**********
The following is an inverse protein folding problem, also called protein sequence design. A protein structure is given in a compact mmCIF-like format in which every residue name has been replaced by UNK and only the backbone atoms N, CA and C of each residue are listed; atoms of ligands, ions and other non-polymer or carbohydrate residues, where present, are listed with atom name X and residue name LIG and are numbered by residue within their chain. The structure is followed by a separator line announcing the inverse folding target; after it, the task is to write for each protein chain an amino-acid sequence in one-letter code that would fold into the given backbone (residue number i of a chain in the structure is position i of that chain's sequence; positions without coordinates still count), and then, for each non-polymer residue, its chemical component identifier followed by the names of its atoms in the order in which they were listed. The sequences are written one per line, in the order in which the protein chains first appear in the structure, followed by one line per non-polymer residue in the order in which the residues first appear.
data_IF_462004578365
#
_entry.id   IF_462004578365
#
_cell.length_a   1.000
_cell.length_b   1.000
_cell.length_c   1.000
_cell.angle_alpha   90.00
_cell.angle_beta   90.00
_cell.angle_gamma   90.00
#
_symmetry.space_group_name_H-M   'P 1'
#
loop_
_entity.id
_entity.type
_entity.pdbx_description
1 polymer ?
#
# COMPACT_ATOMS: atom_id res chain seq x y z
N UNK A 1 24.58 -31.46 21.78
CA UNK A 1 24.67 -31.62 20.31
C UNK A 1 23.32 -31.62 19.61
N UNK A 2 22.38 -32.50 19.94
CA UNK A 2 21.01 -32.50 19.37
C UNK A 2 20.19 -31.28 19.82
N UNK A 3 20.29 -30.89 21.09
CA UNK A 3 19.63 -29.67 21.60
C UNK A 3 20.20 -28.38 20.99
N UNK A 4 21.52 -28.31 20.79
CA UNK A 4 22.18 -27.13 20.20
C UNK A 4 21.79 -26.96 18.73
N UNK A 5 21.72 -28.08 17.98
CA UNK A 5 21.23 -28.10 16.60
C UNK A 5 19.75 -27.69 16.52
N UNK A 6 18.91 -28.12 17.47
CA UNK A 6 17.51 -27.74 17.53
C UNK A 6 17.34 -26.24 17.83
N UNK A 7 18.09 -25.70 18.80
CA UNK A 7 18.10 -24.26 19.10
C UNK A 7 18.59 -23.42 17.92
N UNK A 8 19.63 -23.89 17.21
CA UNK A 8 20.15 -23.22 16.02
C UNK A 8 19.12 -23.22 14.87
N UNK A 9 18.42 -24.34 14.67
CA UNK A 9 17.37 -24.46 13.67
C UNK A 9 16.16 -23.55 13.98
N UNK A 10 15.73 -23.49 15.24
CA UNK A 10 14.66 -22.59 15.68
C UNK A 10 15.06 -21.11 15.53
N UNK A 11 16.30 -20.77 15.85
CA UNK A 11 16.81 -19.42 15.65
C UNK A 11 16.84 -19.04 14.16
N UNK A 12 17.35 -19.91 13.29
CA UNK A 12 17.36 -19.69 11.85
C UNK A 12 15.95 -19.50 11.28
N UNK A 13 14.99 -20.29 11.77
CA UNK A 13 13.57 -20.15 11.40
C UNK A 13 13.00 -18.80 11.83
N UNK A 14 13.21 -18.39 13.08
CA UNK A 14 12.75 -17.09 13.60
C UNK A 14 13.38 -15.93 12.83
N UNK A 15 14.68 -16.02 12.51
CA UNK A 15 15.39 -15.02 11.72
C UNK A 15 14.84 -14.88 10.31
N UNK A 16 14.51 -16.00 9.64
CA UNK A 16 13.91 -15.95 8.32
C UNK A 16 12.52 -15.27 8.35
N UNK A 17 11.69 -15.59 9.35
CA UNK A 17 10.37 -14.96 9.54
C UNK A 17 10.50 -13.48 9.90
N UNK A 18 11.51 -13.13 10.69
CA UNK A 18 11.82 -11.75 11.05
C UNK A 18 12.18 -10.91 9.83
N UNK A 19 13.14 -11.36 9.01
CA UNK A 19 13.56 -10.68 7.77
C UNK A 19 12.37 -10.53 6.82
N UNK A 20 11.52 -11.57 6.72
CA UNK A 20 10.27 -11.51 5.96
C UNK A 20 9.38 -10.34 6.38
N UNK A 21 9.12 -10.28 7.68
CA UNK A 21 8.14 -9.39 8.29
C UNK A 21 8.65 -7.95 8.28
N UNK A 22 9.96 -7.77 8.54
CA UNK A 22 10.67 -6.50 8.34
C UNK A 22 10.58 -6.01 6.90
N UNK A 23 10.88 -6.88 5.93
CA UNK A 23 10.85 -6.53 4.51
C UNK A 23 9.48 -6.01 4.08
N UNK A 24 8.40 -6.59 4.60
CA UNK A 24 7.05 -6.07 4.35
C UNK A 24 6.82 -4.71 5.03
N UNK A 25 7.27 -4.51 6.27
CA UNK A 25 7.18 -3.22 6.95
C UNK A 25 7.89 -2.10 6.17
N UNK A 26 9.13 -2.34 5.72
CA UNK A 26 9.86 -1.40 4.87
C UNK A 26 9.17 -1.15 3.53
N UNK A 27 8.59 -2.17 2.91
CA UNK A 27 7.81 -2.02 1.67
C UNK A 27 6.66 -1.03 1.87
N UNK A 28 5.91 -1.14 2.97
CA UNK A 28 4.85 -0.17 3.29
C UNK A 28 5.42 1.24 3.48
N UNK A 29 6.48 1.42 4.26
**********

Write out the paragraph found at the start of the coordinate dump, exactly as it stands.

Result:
The following is an inverse protein folding problem, also called protein sequence design. A protein structure is given in a compact mmCIF-like format in which every residue name has been replaced by UNK and only the backbone atoms N, CA and C of each residue are listed; atoms of ligands, ions and other non-polymer or carbohydrate residues, where present, are listed with atom name X and residue name LIG and are numbered by residue within their chain. The structure is followed by a separator line announcing the inverse folding target; after it, the task is to write for each protein chain an amino-acid sequence in one-letter code that would fold into the given backbone (residue number i of a chain in the structure is position i of that chain's sequence; positions without coordinates still count), and then, for each non-polymer residue, its chemical component identifier followed by the names of its atoms in the order in which they were listed. The sequences are written one per line, in the order in which the protein chains first appear in the structure, followed by one line per non-polymer residue in the order in which the residues first appear.